I completed my BA in philosophy at the University of Nottingham in 2015. I was awarded the Midlands3Cities Masters Studentship and completed my MA in 2016. I was then awarded the Midlands3Cities Doctoral Training Partnership to fund my PhD studies, which focus on adjudicating and advancing the debate between those who think physical disability is likely bad for a person's well-being (even if we discount the effects of discrimination against disabled people) and those who don't. I aim to pursue a career in philosophy and have been gaining teaching experience throughout my academic career. You can find my CV here and my social media at the top of the page. Please feel free to contact me on
I am a Philosophy PhD candidate studying at the University of Nottingham. My thesis concerns the relationship between physical disability and well-being. I am also interested in various ethical issues (including normative, applied and bioethics), social and political philosophy. My research is currently funded by the Arts Humanities Research Council's Midlands3Cities program.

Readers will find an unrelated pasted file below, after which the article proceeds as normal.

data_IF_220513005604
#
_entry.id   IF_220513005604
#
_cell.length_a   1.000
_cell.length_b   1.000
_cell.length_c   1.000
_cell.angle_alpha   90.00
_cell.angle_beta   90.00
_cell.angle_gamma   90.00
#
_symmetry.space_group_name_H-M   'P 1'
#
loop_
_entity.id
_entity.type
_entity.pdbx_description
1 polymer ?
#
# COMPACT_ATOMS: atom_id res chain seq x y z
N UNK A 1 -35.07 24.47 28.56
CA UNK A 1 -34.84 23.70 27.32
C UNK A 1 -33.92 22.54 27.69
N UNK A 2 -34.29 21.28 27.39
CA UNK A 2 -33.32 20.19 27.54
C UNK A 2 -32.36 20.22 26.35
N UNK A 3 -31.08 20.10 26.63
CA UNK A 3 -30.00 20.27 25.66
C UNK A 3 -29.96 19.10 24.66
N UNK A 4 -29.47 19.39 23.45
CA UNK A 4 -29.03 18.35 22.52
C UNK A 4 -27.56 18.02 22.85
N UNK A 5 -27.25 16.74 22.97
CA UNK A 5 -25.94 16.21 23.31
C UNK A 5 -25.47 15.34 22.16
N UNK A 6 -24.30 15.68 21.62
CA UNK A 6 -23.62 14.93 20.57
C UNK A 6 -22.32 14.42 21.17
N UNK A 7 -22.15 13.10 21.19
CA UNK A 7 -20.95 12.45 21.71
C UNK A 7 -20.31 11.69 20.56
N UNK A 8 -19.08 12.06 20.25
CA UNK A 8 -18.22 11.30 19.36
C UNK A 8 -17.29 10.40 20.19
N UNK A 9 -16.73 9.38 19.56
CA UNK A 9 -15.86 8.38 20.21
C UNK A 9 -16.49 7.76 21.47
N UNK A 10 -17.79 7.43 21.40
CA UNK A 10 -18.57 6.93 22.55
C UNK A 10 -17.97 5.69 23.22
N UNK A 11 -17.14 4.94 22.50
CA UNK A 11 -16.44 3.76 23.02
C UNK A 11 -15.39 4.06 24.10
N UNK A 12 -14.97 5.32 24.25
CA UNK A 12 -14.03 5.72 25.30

Disability, Options and Well-Being
Published in Utilitas (2020)
Abstract: Many endorse the Bad-Difference View (BDV) of disability which says that disability makes one likely to be worse off even in the absence of discrimination against the disabled. Others defend the Mere-Difference View (MDV) of disability which says that, discounting discrimination, disability does not make one likely to be worse (or better) off. A common motivation for the BDV is the Options Argument which identifies reduction in valuable options as a harm of disability. Some reject this argument, arguing that disabled people's prospects aren't hindered by having fewer options. In this article, I defend the Options Argument by arguing that, in disability cases, possessing a greater number of valuable options seems to overall improve well-being prospects. As such, the Options Argument appears to be sound and – although it doesn't establish the BDV – it lends plausibility to the BDV by identifying a potentially significant cost of disability.